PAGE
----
Over at Mind Matters, I recently interviewed Matthew Lieberman, a social neuroscientist at UCLA. The previous week I asked Ed Vul, lead author of the "Voodoo Correlations" paper a few questions, and I wanted to make sure I gave some of the scientists he criticized a chance to rebut the accusations. (Here's some excellent background reading on the Voodoo controversy.) I think Lieberman makes some excellent points:
The argument that Vul and colleagues put forward in their paper is that correlations observed in social neuroscience papers are impossibly high. There's a metric (the product of the reliabilities of the two variables) that determines just how high of a correlation can be observed between two variables. They suggest that because, on average, this metric allows correlations as high as 0.74, that social neuroscientists should never see correlations higher than that.
Given the gravity of the claim, it's important to get this [figure] right, but they do not. Here's their mistake: it's not the average of this metric that determines what can be observed in a study, but rather the metric for that particular study or at the very least, the metric estimated from prior use of the actual measures in that study. Just because the average price of groceries in a supermarket is $3 does not mean you cannot find a $12 item. In fact, a study that I'm an author on (and is a major target in the Vul et al. paper) is a perfect example. The reliability of the self-report measure in our study is far higher than the average they report allowing for higher observed correlations. They knew this [fact], but presented our study as violating the "theoretical upper bound" anyway.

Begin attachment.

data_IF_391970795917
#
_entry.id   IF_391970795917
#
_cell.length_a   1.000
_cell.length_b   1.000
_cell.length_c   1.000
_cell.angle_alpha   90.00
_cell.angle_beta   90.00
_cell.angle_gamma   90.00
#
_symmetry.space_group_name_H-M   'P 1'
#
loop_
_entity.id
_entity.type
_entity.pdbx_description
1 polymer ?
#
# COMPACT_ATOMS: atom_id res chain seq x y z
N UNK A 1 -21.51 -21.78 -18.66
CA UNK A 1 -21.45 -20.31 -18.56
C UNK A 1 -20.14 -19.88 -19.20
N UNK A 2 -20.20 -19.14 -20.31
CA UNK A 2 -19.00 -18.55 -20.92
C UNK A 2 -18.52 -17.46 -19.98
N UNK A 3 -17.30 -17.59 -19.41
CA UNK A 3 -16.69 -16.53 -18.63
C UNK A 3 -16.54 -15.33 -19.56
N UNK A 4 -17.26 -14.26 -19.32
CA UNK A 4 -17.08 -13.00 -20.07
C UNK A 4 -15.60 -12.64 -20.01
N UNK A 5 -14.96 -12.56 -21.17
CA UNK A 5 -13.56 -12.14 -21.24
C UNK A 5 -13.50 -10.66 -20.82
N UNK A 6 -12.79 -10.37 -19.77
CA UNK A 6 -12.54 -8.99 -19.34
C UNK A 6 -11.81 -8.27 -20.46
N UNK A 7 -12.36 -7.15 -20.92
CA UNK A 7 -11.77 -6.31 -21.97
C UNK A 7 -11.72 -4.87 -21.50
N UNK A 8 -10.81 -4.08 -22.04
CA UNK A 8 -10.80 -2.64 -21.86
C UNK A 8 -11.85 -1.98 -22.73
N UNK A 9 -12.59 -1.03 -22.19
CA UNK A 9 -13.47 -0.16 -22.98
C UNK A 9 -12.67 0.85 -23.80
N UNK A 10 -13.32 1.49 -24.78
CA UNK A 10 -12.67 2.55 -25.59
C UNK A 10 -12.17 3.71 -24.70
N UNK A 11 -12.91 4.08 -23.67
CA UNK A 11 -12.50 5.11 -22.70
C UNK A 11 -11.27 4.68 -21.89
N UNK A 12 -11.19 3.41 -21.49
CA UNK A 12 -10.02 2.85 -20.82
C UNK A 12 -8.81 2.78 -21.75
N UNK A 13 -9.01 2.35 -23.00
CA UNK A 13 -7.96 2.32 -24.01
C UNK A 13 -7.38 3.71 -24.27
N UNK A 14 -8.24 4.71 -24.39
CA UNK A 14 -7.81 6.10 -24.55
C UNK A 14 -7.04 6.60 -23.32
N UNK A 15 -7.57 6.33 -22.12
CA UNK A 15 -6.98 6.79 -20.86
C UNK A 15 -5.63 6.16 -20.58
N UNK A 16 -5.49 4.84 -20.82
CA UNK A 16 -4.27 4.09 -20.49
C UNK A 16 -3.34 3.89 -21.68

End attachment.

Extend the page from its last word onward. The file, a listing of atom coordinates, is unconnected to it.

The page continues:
Their second major conceptual point is that numerous social neuroscience authors were making a non-independence error. Ed Vul gives a nice example of what he means by the non-independence error in a chapter with [Massachusetts Institute of Technology neuroscientist] Nancy Kanwisher. They suggest that we might be interested in whether a psychology or a sociology course is harder and assess this [question] by comparing the grades of students who took both courses. In a comparison of all students, we find no difference in scores. But what if we began by selecting only students who scored higher in psychology than sociology and then statistically compared those? If we used the results of that analysis to draw a general inference about the two courses, this [strategy] would be a non-independence error, because the selection of the sample to test is not independent of the criterion being tested. This [practice] would massively bias the results.